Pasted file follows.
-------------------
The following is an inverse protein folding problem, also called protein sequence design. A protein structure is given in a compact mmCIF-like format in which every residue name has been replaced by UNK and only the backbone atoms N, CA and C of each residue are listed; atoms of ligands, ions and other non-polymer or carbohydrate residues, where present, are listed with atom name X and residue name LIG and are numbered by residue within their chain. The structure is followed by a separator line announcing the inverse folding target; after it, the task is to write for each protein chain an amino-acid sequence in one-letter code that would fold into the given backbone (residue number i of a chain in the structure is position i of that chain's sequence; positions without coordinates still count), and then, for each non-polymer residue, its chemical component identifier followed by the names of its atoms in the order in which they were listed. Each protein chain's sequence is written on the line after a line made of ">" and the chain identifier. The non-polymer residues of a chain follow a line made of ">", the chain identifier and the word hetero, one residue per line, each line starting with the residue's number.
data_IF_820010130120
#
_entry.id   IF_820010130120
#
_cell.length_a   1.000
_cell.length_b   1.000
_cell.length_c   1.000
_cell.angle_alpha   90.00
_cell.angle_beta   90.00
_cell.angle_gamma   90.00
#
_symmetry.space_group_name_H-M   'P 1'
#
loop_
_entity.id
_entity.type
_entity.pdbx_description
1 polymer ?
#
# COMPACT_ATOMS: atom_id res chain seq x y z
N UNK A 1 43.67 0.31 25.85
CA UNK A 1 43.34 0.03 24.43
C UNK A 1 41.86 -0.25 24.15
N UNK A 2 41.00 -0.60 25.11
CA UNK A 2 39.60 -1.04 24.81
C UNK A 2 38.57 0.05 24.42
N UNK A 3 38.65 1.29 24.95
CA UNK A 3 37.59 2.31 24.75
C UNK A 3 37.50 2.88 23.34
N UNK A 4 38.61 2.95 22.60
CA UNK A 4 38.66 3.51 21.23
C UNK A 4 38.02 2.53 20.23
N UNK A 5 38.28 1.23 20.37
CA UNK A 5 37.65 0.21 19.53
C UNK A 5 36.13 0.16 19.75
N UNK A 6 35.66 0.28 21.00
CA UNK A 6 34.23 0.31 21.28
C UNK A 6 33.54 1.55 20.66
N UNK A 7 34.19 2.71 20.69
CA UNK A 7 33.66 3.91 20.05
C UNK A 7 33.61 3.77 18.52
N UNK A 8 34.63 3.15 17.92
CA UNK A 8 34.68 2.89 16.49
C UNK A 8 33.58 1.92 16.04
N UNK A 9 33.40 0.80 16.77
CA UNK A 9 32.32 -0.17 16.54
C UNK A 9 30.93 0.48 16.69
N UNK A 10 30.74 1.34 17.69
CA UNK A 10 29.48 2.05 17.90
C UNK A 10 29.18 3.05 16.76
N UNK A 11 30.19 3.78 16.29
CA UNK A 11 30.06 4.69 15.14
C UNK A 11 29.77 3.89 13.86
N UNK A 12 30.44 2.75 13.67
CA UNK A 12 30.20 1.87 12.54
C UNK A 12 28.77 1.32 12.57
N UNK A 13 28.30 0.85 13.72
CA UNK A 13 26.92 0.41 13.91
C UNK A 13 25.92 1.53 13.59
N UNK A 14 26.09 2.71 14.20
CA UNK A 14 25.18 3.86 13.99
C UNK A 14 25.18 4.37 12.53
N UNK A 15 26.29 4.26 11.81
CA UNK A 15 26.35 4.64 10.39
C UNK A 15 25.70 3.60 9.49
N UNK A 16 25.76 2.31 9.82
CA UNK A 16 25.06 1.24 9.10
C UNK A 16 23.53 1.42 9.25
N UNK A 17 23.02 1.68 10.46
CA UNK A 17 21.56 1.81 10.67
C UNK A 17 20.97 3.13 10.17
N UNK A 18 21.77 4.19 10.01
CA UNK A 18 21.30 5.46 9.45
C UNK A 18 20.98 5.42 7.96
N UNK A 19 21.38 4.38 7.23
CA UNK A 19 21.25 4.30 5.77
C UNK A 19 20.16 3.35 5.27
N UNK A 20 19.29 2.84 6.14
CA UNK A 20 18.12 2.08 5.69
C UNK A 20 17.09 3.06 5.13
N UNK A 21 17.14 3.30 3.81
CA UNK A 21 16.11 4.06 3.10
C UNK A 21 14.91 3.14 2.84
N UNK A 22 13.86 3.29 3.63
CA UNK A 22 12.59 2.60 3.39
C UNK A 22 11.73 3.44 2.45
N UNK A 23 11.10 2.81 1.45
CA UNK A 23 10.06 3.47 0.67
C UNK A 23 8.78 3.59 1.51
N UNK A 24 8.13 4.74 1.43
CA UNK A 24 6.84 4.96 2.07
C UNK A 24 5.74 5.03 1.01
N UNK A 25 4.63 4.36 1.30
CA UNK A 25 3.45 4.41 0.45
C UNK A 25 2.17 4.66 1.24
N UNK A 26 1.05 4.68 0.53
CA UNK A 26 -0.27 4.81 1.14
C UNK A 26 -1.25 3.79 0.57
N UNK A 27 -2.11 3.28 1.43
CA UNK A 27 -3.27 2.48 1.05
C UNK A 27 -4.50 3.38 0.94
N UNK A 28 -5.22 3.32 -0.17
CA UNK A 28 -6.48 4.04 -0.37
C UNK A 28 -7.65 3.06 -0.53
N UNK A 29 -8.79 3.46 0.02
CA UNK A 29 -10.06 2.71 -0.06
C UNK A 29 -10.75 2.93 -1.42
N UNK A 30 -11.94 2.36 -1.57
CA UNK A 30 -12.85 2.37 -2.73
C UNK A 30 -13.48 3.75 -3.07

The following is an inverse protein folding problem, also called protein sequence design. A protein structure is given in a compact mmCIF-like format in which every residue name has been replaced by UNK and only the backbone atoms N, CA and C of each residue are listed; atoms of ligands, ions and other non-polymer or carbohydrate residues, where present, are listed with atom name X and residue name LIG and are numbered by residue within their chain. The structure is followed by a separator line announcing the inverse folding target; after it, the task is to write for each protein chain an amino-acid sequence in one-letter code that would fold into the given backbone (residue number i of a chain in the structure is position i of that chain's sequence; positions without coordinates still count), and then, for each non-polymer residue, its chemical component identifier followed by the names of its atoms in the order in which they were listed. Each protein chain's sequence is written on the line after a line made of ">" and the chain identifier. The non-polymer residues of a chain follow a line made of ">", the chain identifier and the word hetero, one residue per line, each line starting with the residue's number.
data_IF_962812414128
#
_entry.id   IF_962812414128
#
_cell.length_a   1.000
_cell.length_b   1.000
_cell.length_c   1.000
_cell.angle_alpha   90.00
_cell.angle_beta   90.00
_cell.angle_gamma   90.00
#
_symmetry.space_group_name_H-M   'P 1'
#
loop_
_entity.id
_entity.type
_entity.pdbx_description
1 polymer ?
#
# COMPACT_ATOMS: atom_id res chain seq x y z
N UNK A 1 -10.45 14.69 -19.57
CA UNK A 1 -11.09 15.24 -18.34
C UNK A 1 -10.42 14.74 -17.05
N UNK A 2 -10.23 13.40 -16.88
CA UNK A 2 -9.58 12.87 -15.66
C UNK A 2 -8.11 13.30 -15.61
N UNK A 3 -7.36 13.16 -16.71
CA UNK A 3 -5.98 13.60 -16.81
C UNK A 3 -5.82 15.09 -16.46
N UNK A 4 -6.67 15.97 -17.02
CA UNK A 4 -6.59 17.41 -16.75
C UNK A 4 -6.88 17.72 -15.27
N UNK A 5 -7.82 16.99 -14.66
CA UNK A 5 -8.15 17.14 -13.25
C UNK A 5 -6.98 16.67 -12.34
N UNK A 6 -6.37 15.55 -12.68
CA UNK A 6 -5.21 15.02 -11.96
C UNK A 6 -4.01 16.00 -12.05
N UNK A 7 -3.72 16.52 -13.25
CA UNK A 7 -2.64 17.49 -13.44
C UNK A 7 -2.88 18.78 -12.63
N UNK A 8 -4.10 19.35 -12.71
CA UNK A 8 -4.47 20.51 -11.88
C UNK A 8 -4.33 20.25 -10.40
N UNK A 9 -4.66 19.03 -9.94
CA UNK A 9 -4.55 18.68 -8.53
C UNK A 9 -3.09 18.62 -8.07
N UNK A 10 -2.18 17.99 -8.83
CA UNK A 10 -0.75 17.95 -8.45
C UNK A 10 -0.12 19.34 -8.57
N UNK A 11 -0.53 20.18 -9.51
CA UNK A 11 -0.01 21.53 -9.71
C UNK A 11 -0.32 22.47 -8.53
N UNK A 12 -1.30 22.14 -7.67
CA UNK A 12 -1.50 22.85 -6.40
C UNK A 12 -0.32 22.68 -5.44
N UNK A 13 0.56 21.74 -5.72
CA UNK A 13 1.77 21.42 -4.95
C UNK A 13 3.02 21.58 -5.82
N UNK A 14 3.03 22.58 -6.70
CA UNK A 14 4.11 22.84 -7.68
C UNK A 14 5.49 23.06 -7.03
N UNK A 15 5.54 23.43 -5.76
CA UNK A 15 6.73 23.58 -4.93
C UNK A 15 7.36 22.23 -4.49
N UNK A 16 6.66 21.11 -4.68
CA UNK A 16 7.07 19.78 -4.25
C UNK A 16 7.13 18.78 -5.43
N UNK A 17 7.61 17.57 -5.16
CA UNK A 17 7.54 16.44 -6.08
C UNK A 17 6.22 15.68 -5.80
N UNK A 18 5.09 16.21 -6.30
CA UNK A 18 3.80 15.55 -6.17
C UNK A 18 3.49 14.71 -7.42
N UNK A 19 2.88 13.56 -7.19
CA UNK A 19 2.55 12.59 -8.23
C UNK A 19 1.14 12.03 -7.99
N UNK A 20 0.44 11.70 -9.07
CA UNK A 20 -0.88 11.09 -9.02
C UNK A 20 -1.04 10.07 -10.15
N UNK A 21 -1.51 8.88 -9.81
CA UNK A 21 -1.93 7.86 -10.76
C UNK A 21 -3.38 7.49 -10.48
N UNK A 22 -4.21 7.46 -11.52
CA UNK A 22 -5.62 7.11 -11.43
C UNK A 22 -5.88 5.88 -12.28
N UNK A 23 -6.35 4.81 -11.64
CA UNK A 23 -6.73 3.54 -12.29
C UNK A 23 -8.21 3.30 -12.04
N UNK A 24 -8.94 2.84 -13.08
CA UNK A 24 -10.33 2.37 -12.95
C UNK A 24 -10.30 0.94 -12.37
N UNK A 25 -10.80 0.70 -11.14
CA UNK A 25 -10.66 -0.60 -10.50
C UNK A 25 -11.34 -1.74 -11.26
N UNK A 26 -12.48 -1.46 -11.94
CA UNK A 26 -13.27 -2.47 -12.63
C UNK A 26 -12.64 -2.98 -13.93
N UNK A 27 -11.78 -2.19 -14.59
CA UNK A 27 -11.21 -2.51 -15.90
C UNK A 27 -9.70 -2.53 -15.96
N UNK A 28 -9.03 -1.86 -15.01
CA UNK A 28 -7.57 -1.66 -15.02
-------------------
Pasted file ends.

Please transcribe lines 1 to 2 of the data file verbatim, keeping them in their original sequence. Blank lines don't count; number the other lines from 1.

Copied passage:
The following is an inverse protein folding problem, also called protein sequence design. A protein structure is given in a compact mmCIF-like format in which every residue name has been replaced by UNK and only the backbone atoms N, CA and C of each residue are listed; atoms of ligands, ions and other non-polymer or carbohydrate residues, where present, are listed with atom name X and residue name LIG and are numbered by residue within their chain. The structure is followed by a separator line announcing the inverse folding target; after it, the task is to write for each protein chain an amino-acid sequence in one-letter code that would fold into the given backbone (residue number i of a chain in the structure is position i of that chain's sequence; positions without coordinates still count), and then, for each non-polymer residue, its chemical component identifier followed by the names of its atoms in the order in which they were listed. Each protein chain's sequence is written on the line after a line made of ">" and the chain identifier. The non-polymer residues of a chain follow a line made of ">", the chain identifier and the word hetero, one residue per line, each line starting with the residue's number.
data_IF_820010130120